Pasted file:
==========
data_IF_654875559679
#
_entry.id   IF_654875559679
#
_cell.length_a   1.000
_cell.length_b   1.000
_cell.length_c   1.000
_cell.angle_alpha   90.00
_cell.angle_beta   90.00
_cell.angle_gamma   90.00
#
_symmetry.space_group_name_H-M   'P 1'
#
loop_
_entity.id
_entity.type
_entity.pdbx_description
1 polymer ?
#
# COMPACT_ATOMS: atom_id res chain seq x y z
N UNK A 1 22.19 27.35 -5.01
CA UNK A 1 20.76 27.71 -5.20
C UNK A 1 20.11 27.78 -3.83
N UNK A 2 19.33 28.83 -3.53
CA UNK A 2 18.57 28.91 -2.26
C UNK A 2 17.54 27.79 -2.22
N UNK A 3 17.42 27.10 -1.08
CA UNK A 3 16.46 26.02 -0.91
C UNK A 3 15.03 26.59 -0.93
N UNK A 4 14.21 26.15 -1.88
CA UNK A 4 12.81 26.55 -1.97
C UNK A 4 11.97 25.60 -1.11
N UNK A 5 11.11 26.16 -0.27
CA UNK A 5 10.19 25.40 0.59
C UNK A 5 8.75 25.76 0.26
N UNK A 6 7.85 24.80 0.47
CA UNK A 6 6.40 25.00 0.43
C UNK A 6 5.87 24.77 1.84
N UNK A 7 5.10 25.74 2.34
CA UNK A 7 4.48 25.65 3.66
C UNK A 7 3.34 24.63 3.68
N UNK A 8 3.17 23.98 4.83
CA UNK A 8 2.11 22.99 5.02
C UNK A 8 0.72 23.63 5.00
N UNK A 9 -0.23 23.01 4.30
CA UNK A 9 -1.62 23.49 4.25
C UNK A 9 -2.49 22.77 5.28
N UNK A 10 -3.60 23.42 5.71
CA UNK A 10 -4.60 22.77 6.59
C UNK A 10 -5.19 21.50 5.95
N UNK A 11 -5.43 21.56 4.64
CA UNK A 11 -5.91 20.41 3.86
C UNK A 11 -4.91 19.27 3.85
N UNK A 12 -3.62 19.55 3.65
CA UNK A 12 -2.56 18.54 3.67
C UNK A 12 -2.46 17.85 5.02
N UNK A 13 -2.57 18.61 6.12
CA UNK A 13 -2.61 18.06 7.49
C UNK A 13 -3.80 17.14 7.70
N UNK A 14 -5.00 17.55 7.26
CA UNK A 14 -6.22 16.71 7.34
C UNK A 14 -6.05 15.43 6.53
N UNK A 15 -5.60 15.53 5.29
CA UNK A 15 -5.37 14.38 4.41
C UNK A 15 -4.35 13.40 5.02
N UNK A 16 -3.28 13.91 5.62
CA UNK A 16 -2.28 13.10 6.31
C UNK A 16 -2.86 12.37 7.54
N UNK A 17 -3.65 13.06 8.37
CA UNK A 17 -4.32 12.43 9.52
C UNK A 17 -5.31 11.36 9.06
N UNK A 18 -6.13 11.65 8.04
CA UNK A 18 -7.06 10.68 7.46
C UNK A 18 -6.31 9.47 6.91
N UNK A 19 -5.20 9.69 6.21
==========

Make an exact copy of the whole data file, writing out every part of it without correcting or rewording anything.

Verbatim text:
data_IF_654875559679
#
_entry.id   IF_654875559679
#
_cell.length_a   1.000
_cell.length_b   1.000
_cell.length_c   1.000
_cell.angle_alpha   90.00
_cell.angle_beta   90.00
_cell.angle_gamma   90.00
#
_symmetry.space_group_name_H-M   'P 1'
#
loop_
_entity.id
_entity.type
_entity.pdbx_description
1 polymer ?
#
# COMPACT_ATOMS: atom_id res chain seq x y z
N UNK A 1 22.19 27.35 -5.01
CA UNK A 1 20.76 27.71 -5.20
C UNK A 1 20.11 27.78 -3.83
N UNK A 2 19.33 28.83 -3.53
CA UNK A 2 18.57 28.91 -2.26
C UNK A 2 17.54 27.79 -2.22
N UNK A 3 17.42 27.10 -1.08
CA UNK A 3 16.46 26.02 -0.91
C UNK A 3 15.03 26.59 -0.93
N UNK A 4 14.21 26.15 -1.88
CA UNK A 4 12.81 26.55 -1.97
C UNK A 4 11.97 25.60 -1.11
N UNK A 5 11.11 26.16 -0.27
CA UNK A 5 10.19 25.40 0.59
C UNK A 5 8.75 25.76 0.26
N UNK A 6 7.85 24.80 0.47
CA UNK A 6 6.40 25.00 0.43
C UNK A 6 5.87 24.77 1.84
N UNK A 7 5.10 25.74 2.34
CA UNK A 7 4.48 25.65 3.66
C UNK A 7 3.34 24.63 3.68
N UNK A 8 3.17 23.98 4.83
CA UNK A 8 2.11 22.99 5.02
C UNK A 8 0.72 23.63 5.00
N UNK A 9 -0.23 23.01 4.30
CA UNK A 9 -1.62 23.49 4.25
C UNK A 9 -2.49 22.77 5.28
N UNK A 10 -3.60 23.42 5.71
CA UNK A 10 -4.60 22.77 6.59
C UNK A 10 -5.19 21.50 5.95
N UNK A 11 -5.43 21.56 4.64
CA UNK A 11 -5.91 20.41 3.86
C UNK A 11 -4.91 19.27 3.85
N UNK A 12 -3.62 19.55 3.65
CA UNK A 12 -2.56 18.54 3.67
C UNK A 12 -2.46 17.85 5.02
N UNK A 13 -2.57 18.61 6.12
CA UNK A 13 -2.61 18.06 7.49
C UNK A 13 -3.80 17.14 7.70
N UNK A 14 -5.00 17.55 7.26
CA UNK A 14 -6.22 16.71 7.34
C UNK A 14 -6.05 15.43 6.53
N UNK A 15 -5.60 15.53 5.29
CA UNK A 15 -5.37 14.38 4.41
C UNK A 15 -4.35 13.40 5.02
N UNK A 16 -3.28 13.91 5.62
CA UNK A 16 -2.28 13.10 6.31
C UNK A 16 -2.86 12.37 7.54
N UNK A 17 -3.65 13.06 8.37
CA UNK A 17 -4.32 12.43 9.52
C UNK A 17 -5.31 11.36 9.06
N UNK A 18 -6.13 11.65 8.04
CA UNK A 18 -7.06 10.68 7.46
C UNK A 18 -6.31 9.47 6.91
N UNK A 19 -5.20 9.69 6.21